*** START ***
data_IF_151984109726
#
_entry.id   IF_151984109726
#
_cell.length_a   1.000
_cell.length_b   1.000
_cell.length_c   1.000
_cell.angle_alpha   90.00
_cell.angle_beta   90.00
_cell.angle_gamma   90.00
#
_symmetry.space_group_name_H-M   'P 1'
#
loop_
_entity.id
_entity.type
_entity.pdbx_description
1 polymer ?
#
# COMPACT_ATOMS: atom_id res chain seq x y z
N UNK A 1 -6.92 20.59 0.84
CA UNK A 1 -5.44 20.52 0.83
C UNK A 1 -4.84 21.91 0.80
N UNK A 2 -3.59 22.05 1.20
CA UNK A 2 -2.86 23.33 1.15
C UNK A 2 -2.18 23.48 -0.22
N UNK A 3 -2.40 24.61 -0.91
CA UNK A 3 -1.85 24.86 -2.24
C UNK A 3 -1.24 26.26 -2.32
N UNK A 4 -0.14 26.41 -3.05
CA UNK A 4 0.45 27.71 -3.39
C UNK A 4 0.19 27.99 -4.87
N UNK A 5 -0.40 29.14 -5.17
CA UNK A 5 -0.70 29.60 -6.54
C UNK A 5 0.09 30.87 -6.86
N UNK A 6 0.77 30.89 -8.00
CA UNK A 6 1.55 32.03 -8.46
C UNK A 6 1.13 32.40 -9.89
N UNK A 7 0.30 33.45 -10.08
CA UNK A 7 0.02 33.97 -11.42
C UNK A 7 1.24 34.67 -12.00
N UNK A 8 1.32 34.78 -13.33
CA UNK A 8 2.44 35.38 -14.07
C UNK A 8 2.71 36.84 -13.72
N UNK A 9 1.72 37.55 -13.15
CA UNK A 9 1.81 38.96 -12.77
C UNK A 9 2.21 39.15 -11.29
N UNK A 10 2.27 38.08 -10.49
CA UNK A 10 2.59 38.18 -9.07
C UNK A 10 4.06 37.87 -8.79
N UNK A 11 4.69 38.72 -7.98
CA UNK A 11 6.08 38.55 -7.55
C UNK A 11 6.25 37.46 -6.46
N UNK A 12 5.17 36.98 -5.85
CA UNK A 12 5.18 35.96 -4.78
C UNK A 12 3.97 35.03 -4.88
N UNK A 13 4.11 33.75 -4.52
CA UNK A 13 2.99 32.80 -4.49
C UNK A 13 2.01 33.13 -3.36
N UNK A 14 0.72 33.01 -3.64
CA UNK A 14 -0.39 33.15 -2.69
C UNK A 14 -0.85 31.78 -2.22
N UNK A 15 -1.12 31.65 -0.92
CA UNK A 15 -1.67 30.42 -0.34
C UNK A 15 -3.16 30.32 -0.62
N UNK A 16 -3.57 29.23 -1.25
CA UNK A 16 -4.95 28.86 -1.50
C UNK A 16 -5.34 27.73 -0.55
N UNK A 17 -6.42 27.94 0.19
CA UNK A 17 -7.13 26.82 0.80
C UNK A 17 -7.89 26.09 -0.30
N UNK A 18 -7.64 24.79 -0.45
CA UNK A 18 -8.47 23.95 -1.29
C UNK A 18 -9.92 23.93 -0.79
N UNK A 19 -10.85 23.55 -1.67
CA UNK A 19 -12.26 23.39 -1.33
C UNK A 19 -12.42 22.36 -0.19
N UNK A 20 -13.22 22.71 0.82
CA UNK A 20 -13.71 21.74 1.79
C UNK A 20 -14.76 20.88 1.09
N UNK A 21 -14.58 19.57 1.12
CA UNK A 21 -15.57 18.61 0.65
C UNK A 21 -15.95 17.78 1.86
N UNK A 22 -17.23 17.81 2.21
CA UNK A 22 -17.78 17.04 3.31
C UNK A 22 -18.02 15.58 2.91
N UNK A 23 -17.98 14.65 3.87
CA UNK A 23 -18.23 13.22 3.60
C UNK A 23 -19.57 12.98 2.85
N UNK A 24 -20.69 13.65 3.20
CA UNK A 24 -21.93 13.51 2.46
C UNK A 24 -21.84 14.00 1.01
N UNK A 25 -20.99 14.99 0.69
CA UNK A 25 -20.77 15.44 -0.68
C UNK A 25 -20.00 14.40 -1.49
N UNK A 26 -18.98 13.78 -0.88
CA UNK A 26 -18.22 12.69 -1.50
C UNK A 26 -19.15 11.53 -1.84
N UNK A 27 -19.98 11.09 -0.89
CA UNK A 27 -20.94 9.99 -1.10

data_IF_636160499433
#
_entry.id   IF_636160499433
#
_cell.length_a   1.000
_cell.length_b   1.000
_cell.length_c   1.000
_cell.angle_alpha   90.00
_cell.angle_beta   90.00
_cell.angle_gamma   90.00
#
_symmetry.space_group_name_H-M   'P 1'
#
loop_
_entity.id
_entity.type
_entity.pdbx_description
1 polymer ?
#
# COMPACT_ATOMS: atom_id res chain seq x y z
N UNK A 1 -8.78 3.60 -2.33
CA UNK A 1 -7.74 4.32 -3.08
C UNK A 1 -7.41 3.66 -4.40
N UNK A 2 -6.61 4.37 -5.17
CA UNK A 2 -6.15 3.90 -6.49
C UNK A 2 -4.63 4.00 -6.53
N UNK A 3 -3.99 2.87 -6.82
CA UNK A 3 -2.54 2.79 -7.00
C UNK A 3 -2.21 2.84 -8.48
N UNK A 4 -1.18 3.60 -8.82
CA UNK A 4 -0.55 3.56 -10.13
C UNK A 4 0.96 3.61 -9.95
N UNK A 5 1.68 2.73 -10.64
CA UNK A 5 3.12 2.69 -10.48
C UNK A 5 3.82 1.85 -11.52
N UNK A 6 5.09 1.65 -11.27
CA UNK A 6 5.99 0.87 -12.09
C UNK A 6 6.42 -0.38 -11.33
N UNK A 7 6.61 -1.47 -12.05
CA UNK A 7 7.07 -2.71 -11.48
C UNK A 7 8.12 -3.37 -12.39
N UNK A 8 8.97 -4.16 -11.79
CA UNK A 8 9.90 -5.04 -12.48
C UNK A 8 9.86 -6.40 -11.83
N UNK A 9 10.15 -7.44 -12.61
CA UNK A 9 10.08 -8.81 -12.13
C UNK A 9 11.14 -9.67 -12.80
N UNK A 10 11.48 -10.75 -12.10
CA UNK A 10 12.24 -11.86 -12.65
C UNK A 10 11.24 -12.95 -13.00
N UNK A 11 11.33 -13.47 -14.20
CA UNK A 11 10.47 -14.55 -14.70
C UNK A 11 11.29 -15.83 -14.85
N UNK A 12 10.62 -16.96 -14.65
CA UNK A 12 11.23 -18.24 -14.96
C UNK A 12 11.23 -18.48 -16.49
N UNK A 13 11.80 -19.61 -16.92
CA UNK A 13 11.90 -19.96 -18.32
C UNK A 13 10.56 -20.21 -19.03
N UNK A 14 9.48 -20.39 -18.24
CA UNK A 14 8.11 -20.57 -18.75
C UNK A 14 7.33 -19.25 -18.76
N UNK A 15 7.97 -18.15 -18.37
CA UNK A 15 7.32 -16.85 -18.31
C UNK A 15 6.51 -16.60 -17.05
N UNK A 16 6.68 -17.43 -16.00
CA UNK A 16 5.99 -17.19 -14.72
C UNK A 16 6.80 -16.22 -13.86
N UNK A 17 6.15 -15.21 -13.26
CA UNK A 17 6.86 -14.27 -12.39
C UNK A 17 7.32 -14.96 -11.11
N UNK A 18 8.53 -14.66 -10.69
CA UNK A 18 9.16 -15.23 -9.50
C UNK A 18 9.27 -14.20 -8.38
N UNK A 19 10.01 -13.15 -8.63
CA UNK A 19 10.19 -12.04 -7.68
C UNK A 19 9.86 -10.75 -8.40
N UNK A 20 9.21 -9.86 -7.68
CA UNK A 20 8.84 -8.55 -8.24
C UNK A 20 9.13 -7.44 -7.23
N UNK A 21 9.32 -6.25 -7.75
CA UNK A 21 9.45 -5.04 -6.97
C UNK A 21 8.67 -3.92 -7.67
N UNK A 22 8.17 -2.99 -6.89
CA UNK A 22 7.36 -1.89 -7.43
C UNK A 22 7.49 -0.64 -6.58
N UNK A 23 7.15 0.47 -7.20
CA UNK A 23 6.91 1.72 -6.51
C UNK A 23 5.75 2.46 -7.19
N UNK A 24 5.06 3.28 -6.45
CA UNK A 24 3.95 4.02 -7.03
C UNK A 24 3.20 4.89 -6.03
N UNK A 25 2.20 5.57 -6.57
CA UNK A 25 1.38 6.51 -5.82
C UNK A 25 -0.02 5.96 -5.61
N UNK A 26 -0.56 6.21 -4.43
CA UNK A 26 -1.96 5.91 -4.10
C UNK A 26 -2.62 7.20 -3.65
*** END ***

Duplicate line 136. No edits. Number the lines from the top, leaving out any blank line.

N UNK A 6 5.09 1.65 -11.27